Stock Thickening

April 20, 2004

The best Pulp & Paper application for Vincent presses has been to squeeze as much water as possible from reject fiber. Typically we are working with screen rejects, knots & shives, and clarifier underflow. If the waste solids are to be landfilled, they are squeezed to only 35% to 40% solids, minimizing abrasive wear within the press. If the waste is to be used as boiler fuel, then the discharge pressure of the same press is increased and cake with 50% solids is achieved.

A different application involves thickening a flow of fiber and water to a solids consistency of only 30% to 35%. This need exists where good fiber must be thickened (a) for temporary storage, (b) ahead a deinking kneader, or (c) between stages of a counterflow wash or bleaching operation. In these applications it is important not to squeeze too hard as fiber damage can result, and the cake produced will no longer be sufficiently fluid.

On three occasions we have sold Series VP presses for stock thickening, with good results.

Earlier this year excellent results were achieved using a Series KP press. This series of machines was introduced in 1996 for "soft squeeze" applications. The initial market, dewatering cannery and fresh-cut produce waste, required a light, low-torque machine. This changed almost immediately as we entered the farm market for producing cow bedding from manure. This application required the same economical press, but with three times the horsepower.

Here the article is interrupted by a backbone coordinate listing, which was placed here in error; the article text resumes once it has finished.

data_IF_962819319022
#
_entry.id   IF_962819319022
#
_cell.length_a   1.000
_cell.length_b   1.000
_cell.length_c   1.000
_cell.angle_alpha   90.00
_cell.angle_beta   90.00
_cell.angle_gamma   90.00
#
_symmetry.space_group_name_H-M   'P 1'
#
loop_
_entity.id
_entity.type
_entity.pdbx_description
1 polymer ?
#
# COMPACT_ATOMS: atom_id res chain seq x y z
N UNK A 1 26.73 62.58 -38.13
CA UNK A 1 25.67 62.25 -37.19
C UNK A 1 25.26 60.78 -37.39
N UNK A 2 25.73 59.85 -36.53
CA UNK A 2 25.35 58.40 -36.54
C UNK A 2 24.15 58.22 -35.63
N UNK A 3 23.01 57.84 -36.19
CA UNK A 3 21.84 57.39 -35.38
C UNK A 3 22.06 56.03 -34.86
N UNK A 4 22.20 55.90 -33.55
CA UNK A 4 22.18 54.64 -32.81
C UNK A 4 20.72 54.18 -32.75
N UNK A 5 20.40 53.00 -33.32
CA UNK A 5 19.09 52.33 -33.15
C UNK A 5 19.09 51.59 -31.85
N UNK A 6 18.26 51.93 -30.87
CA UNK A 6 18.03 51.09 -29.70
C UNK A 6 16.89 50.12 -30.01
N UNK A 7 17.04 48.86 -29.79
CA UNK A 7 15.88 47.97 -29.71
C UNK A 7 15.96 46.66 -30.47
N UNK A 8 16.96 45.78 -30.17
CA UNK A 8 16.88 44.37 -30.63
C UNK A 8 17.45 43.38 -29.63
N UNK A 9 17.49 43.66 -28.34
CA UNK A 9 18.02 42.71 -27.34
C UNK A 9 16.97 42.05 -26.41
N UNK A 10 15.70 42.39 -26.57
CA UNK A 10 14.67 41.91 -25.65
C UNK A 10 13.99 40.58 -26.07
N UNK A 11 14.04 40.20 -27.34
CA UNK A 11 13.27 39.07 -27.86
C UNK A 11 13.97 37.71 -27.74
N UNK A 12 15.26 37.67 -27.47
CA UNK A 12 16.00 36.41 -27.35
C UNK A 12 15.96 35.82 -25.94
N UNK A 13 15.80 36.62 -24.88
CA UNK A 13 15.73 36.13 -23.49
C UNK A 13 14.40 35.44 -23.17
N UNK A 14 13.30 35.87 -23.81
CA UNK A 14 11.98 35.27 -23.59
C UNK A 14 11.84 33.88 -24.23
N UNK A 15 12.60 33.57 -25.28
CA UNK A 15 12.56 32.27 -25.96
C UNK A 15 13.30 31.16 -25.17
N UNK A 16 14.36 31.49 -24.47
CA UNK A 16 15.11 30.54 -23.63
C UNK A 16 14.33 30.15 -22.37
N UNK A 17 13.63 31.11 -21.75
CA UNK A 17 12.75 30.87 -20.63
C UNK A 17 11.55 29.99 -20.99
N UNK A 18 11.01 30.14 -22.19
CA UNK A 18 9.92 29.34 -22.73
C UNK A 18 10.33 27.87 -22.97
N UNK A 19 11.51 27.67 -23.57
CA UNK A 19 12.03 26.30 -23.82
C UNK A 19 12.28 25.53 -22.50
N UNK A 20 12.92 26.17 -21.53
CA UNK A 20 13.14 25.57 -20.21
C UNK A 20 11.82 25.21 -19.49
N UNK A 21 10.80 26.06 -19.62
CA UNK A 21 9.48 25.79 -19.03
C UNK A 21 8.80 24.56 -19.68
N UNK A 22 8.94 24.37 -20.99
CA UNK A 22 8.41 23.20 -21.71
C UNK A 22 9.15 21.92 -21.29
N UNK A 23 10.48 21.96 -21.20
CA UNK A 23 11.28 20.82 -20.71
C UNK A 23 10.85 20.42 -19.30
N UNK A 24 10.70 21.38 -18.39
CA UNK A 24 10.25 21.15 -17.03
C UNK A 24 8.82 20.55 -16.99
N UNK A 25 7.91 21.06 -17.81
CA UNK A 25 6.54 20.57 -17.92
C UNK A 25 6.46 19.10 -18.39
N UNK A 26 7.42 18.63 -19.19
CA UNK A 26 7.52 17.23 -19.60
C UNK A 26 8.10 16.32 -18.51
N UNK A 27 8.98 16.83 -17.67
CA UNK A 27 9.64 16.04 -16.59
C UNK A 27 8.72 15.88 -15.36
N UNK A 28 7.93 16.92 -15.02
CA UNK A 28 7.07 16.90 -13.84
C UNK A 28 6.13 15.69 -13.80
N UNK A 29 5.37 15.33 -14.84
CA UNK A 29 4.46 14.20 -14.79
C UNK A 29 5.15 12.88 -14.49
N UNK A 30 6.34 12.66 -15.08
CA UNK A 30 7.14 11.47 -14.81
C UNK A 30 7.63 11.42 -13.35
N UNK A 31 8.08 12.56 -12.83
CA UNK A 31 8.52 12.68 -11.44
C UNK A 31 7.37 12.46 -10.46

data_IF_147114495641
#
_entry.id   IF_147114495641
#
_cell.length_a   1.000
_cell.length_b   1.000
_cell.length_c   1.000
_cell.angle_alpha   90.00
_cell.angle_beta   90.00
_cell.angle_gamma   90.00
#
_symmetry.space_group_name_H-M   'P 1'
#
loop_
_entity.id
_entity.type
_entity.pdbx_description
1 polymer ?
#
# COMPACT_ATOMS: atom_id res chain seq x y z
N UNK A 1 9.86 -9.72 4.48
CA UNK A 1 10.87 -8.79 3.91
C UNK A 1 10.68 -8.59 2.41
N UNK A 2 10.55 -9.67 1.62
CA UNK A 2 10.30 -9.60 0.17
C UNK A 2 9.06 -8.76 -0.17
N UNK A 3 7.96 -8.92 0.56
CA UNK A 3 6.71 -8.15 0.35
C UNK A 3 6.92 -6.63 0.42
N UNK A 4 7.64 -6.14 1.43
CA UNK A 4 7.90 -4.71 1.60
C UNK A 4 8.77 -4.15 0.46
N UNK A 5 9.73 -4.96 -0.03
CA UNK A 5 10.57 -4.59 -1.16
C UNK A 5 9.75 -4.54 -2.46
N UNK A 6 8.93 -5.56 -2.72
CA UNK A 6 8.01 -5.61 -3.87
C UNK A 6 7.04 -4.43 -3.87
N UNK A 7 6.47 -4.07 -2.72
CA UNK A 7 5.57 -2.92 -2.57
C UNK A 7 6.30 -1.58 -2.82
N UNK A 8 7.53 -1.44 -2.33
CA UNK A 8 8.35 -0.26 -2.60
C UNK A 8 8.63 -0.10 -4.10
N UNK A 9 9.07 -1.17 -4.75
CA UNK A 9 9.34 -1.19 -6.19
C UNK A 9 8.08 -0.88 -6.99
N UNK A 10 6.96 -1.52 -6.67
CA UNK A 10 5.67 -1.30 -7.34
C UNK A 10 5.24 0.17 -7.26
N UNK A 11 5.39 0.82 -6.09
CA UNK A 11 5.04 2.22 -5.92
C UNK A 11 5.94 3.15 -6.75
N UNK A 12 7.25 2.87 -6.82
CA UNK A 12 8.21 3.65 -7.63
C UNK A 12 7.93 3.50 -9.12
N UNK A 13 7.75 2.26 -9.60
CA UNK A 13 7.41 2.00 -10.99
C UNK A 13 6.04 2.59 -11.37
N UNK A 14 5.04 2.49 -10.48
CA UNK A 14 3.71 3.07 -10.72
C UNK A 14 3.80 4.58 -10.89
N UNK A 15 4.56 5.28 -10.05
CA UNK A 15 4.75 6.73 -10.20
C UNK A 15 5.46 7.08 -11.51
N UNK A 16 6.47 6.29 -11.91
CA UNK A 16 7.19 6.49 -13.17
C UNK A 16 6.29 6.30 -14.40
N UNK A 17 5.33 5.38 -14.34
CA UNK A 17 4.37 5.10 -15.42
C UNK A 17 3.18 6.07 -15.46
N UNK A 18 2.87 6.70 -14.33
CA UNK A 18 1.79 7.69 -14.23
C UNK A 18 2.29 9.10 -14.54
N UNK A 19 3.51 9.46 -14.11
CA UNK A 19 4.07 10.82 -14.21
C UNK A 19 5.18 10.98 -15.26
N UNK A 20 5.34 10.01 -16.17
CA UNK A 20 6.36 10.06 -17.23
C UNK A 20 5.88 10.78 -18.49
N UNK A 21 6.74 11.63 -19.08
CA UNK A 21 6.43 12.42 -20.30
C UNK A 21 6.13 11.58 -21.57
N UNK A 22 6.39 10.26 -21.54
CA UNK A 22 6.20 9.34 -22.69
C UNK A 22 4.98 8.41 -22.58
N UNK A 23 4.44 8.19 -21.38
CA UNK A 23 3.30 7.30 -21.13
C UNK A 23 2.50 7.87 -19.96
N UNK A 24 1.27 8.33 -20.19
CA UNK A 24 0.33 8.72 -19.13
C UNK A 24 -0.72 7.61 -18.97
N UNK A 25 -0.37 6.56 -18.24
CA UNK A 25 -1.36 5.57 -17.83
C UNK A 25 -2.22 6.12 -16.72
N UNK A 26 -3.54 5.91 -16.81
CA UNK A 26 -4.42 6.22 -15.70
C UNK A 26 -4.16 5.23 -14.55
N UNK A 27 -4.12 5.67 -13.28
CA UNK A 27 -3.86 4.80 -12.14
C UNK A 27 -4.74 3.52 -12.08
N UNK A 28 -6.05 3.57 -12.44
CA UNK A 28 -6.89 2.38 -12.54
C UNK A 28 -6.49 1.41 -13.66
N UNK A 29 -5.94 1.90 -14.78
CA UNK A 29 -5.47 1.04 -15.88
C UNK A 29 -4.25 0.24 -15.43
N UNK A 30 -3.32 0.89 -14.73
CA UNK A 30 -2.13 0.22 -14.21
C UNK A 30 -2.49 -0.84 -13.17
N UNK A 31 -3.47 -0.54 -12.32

Until last year the market for Series KP presses was limited to 16" screws. However sales were made to corn canneries that needed machines that could handle up to 100 tons per hour of corn husk and cob. That led to the introduction of 24" and 30" Series KP machines. Converting this waste into silage by-product was once again a high torque application.

It was recognized that the Series KP press technology had evolved to where it could be suitable for stock thickening in paper mills. Tests were run, demonstrating that the press was easy to set to hold 33% to 36% output solids. Typical of operation with the interrupted flight screw design used by Vincent, this output consistency held over a wide range of feed consistencies. Capacity of the 20-hp KP-16 was 30 tons per day, air dry solids, so a Model KP-30 press was recommended for the 100 TPD load at the mill.

This testing was performed at the Linpac mill in Cowpens, South Carolina, where deinking capacity is limited by insufficient prethickening capacity ahead of the kneader. The testing demonstrated that a Series KP screw press could be placed in parallel with the existing prethickening press in order to relieve the bottleneck.

Issue 152